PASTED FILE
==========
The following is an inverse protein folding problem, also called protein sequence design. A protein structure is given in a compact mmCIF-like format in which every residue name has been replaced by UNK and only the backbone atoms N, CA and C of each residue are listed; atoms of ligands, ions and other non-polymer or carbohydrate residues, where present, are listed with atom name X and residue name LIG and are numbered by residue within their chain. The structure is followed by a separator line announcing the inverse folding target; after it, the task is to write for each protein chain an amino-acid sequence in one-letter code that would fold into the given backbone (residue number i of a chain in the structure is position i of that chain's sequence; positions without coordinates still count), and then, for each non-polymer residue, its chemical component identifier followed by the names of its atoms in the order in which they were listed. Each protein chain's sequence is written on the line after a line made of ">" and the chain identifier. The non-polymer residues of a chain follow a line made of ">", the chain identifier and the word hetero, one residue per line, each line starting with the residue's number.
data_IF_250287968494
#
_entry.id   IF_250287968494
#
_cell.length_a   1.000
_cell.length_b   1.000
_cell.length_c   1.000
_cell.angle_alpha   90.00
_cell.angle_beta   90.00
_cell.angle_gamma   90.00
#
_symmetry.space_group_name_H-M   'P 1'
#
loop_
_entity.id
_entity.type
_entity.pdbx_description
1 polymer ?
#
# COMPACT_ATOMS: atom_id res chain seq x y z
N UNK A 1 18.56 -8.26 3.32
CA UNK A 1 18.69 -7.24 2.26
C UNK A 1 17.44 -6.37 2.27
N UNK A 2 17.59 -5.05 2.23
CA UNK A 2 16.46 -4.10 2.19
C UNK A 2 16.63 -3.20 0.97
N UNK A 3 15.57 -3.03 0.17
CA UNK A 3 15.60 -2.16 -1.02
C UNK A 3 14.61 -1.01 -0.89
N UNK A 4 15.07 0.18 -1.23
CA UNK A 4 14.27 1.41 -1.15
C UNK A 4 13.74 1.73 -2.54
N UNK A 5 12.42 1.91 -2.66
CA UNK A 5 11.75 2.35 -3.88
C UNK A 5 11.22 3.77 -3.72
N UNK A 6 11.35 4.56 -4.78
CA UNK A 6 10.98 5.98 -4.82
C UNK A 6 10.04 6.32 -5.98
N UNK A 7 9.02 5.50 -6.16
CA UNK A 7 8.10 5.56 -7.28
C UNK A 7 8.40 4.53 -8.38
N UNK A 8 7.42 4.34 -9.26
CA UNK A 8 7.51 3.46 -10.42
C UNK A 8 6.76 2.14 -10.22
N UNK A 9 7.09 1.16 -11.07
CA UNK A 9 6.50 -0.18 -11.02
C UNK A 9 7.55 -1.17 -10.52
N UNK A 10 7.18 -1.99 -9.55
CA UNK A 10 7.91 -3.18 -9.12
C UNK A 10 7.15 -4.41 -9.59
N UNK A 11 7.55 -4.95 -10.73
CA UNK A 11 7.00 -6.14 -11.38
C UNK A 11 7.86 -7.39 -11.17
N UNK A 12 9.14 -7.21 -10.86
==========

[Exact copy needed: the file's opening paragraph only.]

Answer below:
The following is an inverse protein folding problem, also called protein sequence design. A protein structure is given in a compact mmCIF-like format in which every residue name has been replaced by UNK and only the backbone atoms N, CA and C of each residue are listed; atoms of ligands, ions and other non-polymer or carbohydrate residues, where present, are listed with atom name X and residue name LIG and are numbered by residue within their chain. The structure is followed by a separator line announcing the inverse folding target; after it, the task is to write for each protein chain an amino-acid sequence in one-letter code that would fold into the given backbone (residue number i of a chain in the structure is position i of that chain's sequence; positions without coordinates still count), and then, for each non-polymer residue, its chemical component identifier followed by the names of its atoms in the order in which they were listed. Each protein chain's sequence is written on the line after a line made of ">" and the chain identifier. The non-polymer residues of a chain follow a line made of ">", the chain identifier and the word hetero, one residue per line, each line starting with the residue's number.